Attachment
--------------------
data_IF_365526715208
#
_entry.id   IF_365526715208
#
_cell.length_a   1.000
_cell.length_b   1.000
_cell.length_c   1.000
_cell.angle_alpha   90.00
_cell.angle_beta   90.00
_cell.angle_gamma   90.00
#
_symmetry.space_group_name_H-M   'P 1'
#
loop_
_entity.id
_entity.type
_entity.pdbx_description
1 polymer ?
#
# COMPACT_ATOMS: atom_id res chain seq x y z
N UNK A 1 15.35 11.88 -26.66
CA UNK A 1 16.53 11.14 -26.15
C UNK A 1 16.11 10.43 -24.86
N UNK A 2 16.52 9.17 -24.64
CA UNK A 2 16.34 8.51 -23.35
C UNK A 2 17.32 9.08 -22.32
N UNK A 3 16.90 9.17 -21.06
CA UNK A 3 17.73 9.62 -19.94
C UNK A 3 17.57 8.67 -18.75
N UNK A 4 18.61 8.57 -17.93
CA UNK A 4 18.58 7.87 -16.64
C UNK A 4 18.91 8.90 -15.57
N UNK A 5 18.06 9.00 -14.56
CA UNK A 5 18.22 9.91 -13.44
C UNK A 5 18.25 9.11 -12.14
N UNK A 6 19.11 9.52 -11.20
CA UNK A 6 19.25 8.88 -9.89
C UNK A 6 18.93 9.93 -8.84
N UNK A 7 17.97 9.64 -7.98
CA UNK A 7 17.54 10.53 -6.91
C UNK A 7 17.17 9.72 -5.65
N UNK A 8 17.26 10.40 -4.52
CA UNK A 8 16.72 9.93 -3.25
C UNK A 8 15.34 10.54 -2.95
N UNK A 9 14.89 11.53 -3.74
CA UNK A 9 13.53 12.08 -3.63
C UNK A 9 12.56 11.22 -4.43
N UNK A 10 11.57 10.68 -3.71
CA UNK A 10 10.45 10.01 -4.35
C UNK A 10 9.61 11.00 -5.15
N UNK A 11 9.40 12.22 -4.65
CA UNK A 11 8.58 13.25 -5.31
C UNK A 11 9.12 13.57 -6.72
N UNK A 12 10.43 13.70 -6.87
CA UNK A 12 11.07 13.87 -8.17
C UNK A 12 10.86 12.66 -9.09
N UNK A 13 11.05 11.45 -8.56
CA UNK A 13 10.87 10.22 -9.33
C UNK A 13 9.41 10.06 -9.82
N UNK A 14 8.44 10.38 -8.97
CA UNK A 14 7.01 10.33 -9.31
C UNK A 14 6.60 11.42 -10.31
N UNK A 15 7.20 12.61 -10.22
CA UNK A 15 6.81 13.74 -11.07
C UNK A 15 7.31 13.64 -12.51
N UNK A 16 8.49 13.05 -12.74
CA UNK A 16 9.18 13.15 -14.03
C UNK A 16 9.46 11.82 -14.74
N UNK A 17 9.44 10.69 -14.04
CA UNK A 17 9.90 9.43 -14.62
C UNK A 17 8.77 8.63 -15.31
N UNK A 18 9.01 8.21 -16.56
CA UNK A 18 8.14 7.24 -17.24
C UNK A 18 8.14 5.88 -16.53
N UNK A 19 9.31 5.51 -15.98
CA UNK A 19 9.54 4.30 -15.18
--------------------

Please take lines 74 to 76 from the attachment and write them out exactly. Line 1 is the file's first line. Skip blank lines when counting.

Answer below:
C UNK A 18 8.14 5.88 -16.53
N UNK A 19 9.31 5.51 -15.98
CA UNK A 19 9.54 4.30 -15.18